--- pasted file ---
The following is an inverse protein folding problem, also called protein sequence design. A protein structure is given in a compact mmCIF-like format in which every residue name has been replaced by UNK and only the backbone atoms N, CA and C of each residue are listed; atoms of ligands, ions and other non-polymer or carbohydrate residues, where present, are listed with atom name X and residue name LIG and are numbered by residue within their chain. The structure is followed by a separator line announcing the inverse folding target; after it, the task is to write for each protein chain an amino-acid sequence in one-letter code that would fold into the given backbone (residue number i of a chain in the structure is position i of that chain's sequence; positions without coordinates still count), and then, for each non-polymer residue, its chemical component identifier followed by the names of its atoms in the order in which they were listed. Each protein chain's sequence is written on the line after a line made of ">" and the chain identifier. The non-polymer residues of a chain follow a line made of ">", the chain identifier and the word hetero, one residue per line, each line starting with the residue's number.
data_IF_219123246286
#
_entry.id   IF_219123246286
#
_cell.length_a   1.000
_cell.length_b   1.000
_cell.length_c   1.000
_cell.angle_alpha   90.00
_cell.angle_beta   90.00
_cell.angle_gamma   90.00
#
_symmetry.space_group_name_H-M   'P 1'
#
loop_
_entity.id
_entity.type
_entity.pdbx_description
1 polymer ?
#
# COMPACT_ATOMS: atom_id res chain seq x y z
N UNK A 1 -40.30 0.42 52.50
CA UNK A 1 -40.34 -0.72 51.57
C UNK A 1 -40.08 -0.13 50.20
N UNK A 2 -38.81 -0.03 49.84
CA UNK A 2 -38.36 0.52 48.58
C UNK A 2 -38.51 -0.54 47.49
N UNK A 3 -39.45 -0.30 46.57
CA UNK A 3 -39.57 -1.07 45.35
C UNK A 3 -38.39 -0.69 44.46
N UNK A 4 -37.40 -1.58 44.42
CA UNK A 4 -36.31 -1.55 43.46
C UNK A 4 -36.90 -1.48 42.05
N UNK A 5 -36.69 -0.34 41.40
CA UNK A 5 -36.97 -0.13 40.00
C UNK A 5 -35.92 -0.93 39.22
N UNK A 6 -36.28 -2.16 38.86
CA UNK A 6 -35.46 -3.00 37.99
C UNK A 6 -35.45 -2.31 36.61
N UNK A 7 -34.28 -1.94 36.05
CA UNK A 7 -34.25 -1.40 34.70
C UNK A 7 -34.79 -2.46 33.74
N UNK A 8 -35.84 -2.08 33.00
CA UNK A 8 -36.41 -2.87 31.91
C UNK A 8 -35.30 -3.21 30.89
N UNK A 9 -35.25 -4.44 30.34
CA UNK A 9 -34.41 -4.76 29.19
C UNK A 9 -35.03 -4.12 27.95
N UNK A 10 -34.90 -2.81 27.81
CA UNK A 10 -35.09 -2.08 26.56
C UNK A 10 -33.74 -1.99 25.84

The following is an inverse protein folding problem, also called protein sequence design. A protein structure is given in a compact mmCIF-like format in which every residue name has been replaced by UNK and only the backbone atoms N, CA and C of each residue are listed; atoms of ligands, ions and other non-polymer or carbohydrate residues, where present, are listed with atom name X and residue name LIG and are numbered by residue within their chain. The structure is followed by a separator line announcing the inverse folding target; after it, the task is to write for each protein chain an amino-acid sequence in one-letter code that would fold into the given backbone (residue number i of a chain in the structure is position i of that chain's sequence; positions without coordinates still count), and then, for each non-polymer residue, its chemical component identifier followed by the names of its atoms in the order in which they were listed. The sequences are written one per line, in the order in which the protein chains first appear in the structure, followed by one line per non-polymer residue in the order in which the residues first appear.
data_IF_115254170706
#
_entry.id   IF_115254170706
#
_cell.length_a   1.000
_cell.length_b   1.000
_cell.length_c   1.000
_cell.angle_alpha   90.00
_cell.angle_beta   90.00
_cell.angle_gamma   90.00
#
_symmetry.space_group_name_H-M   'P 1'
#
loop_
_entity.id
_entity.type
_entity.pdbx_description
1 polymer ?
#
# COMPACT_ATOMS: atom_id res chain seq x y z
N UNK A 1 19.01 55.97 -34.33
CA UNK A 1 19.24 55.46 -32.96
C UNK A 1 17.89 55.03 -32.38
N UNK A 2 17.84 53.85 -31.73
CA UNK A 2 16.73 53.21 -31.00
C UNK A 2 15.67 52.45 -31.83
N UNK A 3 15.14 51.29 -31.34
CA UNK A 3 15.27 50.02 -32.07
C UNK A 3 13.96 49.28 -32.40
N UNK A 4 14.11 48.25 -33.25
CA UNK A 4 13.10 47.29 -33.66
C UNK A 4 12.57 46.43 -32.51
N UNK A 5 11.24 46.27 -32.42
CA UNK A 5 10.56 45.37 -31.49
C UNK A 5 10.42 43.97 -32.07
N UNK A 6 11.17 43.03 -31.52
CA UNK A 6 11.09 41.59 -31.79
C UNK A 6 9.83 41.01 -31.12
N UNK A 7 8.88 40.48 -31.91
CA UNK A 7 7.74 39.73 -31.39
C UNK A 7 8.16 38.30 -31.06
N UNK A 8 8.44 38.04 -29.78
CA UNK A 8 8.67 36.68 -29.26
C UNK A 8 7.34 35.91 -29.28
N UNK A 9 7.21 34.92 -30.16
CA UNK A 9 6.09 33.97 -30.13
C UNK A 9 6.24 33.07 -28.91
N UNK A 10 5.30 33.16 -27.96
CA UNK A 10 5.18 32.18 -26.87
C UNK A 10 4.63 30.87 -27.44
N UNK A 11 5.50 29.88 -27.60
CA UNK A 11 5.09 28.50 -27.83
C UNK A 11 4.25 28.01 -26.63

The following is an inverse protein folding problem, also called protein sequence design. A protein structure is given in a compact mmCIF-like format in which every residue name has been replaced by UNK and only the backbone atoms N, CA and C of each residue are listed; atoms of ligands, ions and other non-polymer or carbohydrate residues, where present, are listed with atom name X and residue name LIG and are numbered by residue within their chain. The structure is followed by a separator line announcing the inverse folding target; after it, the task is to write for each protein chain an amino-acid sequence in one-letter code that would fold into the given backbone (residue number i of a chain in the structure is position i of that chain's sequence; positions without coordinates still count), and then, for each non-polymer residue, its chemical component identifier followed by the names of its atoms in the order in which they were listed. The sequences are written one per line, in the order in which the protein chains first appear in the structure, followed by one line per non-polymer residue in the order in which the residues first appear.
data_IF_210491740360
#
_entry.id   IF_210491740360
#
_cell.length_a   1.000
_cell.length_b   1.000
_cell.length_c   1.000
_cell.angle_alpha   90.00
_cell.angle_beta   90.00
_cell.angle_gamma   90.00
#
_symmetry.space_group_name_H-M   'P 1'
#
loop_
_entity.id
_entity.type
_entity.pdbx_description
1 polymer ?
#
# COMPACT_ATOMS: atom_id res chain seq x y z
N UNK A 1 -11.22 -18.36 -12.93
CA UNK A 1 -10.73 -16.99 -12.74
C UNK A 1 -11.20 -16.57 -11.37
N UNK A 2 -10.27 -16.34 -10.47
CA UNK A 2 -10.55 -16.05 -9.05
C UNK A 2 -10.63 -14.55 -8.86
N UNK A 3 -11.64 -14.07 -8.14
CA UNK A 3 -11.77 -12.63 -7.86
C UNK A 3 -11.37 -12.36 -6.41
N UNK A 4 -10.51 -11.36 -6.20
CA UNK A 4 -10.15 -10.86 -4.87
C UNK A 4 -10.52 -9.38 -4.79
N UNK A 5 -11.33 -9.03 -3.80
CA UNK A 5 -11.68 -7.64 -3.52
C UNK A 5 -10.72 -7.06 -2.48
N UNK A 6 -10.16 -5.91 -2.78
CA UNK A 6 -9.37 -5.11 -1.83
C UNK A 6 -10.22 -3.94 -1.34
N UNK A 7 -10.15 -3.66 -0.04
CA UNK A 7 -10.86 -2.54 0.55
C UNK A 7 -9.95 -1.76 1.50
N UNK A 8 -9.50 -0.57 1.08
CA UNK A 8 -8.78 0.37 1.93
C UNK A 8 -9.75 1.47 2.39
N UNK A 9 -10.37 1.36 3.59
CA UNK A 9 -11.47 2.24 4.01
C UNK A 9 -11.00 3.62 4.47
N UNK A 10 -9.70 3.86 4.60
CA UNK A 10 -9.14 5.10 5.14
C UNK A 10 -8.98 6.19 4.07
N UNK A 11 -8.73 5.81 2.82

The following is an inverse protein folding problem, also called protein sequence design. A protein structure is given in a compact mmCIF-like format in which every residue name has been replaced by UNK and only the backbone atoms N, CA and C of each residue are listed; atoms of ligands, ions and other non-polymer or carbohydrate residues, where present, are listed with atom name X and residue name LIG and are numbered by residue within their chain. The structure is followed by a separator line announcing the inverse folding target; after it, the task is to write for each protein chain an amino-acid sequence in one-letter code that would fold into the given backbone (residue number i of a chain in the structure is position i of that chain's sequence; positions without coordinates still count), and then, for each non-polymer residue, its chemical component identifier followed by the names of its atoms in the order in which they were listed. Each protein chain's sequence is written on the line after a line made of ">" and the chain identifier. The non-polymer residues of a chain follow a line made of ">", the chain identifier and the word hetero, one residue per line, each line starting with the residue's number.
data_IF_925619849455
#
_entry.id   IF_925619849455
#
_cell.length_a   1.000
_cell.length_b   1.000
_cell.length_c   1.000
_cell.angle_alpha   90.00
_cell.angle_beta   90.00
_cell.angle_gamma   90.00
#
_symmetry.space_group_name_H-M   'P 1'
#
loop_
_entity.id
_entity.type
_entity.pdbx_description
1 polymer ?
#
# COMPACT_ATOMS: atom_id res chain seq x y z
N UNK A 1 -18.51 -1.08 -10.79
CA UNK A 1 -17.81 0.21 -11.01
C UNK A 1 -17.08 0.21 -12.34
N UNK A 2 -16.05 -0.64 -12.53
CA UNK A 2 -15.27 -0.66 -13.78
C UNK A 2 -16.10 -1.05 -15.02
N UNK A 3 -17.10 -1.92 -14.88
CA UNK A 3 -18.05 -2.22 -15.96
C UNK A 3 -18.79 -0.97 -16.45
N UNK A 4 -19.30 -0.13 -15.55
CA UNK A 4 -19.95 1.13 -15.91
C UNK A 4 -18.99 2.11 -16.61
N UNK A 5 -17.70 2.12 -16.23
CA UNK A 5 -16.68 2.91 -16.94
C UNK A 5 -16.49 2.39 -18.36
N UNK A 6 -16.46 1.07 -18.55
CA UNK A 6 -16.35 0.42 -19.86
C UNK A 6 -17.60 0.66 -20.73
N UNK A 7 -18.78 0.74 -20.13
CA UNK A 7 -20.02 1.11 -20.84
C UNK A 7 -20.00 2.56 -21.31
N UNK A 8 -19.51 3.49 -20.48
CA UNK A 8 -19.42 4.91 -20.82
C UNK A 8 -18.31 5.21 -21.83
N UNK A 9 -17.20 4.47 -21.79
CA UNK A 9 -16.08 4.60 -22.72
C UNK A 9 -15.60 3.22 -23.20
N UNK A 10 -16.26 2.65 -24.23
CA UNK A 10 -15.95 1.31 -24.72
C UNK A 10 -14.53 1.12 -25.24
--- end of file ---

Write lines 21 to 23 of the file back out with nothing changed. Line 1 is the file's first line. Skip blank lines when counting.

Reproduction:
# COMPACT_ATOMS: atom_id res chain seq x y z
N UNK A 1 -40.30 0.42 52.50
CA UNK A 1 -40.34 -0.72 51.57